Throughout the Progressive Era, enthusiasm for eugenics was growing. Eugenicists believed that by eliminating hereditary defects, the general population would strengthen. Prior to Harry Hamilton Laughlin publishing Eugenical Sterilization in the United States in 1922, compulsory sterilization laws were easily challenged. In Laughlin’s book, he included the Model Eugenical Sterilization Law, which he thought could be a guide for sterilization laws going forward. Laughlin claimed that compulsory sterilization would eliminate “the most worthless one-tenth of our present population” in two generations. 

In 1924, Virginia enacted the Virginia Eugenical Sterilization Act, which allowed the sterilization of a patient in an institution if the institution’s board was able to find them as having hereditary insanity or intellectual disability. The Act’s proponents wanted the law to be upheld under judicial review and created a list of women they thought they could use as a test case. One of the women chosen was Carrie Buck. Carrie was a teenager living with her foster mother when her adoptive cousin raped and impregnated her. Carrie’s foster mother decided to commit Carrie to the State Colony for Epileptics and Feeble-Minded when she found out about Carrie’s pregnancy. The state viewed Ms. Buck as a moral delinquent, and when she gave birth to her daughter Vivian, she was forced to relinquish her to the foster care system. 

Eugenics proponents thought Carrie was a good test case because there was evidence that both her mother and her newborn daughter were “feebleminded.” A Binet-Simon I.Q. test given to Carrie and her birth mother showed their mental ages as nine and less than eight, respectively. However, a Red Cross social worker noted that she could not find any defects in Carrie’s daughter Vivian. Nonetheless, the institution’s board and Dr. Bell recommended the state sterilize Carrie, cutting her fallopian tubes. Irving Whitehead, a sterilization supporter, represented Carrie. However, Whitehead argued that sterilization violated the Fourteenth Amendment’s Due Process Clause, which said that no state shall deprive “life, liberty or property without due process of law.” The Court had to decide if the Virginia law forcing Buck’s sterilization violated her Fourteenth Amendment rights. 


In an 8-1 decision, the Supreme Court upheld Virginia’s sterilization law. The Court decided that since sterilization only occurred after months of observation and an institutional board hearing, the practice was constitutional. Justice Oliver Wendell Holmes, a eugenics enthusiast, wrote for the Court. Holmes stated that society’s welfare would be promoted by sterilizing Carrie Buck since she could likely have another child with a mental impairment. Holmes went on to say that since the country asks men to potentially lose their lives in battle, other citizens should be willing to suffer “lesser sacrifices.” He brazenly stated that the country must prevent being “swamped with incompetence,” and that “three generations of imbeciles are enough.”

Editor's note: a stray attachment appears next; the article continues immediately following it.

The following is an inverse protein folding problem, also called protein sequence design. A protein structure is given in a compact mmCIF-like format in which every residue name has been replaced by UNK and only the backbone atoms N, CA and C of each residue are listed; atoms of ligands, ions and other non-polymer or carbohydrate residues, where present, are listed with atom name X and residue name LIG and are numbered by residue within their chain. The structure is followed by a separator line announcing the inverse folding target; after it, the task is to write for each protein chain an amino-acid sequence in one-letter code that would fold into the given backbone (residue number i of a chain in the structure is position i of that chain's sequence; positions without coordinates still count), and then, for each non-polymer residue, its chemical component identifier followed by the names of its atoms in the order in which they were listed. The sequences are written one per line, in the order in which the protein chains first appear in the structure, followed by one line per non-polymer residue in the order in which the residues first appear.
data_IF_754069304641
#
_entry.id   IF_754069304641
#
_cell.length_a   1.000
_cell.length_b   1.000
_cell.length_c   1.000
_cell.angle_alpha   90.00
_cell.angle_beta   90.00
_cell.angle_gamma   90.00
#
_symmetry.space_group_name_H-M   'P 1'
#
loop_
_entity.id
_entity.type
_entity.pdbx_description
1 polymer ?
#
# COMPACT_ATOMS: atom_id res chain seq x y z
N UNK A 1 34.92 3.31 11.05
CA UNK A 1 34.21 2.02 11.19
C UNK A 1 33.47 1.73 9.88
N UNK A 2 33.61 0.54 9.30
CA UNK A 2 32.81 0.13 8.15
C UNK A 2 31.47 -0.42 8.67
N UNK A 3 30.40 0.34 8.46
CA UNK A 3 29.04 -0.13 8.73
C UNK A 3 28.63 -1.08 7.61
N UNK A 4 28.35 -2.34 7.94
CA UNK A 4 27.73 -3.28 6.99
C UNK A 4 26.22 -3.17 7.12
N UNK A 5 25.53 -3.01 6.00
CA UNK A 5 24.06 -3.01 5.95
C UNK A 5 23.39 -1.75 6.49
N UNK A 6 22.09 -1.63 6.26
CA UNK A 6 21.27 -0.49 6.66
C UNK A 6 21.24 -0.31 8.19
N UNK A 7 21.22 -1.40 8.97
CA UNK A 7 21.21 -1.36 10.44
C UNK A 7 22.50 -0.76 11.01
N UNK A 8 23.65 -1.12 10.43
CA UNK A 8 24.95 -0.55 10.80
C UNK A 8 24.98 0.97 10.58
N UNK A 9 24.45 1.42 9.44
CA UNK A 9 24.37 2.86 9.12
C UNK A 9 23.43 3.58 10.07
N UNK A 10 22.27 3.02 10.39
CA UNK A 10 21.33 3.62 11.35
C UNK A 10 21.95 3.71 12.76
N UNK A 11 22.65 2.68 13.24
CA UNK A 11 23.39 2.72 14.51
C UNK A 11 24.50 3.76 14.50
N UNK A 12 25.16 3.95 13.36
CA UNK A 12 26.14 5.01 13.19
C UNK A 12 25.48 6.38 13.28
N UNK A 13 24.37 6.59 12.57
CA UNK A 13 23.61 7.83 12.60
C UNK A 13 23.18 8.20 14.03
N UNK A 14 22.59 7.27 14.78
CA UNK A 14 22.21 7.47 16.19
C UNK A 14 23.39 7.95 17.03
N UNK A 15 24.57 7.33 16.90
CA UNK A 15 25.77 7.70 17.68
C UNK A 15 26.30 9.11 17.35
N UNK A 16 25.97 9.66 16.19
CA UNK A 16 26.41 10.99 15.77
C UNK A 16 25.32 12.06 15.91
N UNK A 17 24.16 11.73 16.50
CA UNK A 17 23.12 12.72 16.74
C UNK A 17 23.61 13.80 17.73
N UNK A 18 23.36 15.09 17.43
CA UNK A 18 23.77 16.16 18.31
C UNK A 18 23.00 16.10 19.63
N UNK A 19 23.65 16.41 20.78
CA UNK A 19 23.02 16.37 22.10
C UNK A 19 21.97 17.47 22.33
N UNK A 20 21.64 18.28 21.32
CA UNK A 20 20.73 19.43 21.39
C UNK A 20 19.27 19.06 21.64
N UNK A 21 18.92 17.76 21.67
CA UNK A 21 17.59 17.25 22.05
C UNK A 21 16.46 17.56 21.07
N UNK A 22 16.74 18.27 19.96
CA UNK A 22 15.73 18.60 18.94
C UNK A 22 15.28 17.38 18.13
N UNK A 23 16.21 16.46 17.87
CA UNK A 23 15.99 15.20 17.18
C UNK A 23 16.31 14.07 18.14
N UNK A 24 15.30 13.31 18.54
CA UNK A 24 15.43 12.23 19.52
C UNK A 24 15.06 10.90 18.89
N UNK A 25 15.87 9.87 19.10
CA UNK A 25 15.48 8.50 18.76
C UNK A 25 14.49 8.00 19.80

The decision set a precedent that state laws mandating sterilization of institution patients were considered a reasonable use of police power under the law. The Court also agreed that these mental impairments were hereditary. 


Justice Pierce Butler dissented, thinking that personal liberty was at stake, and the state’s justification was not sufficient. However, he offered no written opinion. 


Later investigations found that both Carrie and Vivian were not mentally disabled, but it was too late. Carrie was sterilized, and Vivian died under her foster mother's care at age eight. Carrie spoke publicly in 1983, stating how her sister was also sterilized when doctors claimed they were treating her for appendicitis. Carrie’s sister, Doris Buck, did not learn of her own sterilization until years later. 

However, in 1942, the Court decided Skinner v. Oklahoma ex rel Williamson. Jack Skinner was a chicken thief that the state of Oklahoma sought to sterilize. However, the Supreme Court decided differently in this case, stating that reproduction is one of the basic rights of man. Therefore, sterilization violated the Equal Protection Clause of the Fourteenth Amendment. The Court also noted that being a chicken thief was not identified as an inheritable trait. While the decision did not overturn Buck v. Bell, it marked a shift in public attitudes towards eugenics. Eugenics came to be associated with the Nazi party, which committed mass genocide against the Jewish people and others in the Holocaust while claiming to promote the Aryan race.

The Buck v Bell case was a landmark decision for the eugenics movement. Another eight thousand three hundred people in the state of Virginia and sixty-thousand people nationwide were involuntarily sterilized until the practice and eugenics as a whole fell out of favor in the 1970s. While the Virginia Act was repealed in 1974, Buck v. Bell has surprisingly never been overruled.

Think Further

  1. Can states require sterilization of its citizens? What if the citizens are proven to be mentally unstable or longtime criminals? 
  2. Why do you think this decision has never been overturned? Is it important that it is overturned? 
  3. What has changed since 1927 in our understanding of intellectual disabilities, mental disorders, and trauma? 


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Learn More

  1. Gillman, Howard. American Constitutionalism, Second Edition. Volume II Rights and Liberties. [Virtual Source Bookshelf].
  2. Antonios, Nathalie, Raup, Christina, “Buck v. Bell (1927)”. Embryo Project Encyclopedia (2012-01-01). ISSN: 1940-5030
  3. “Buck v. Bell.” Oyez,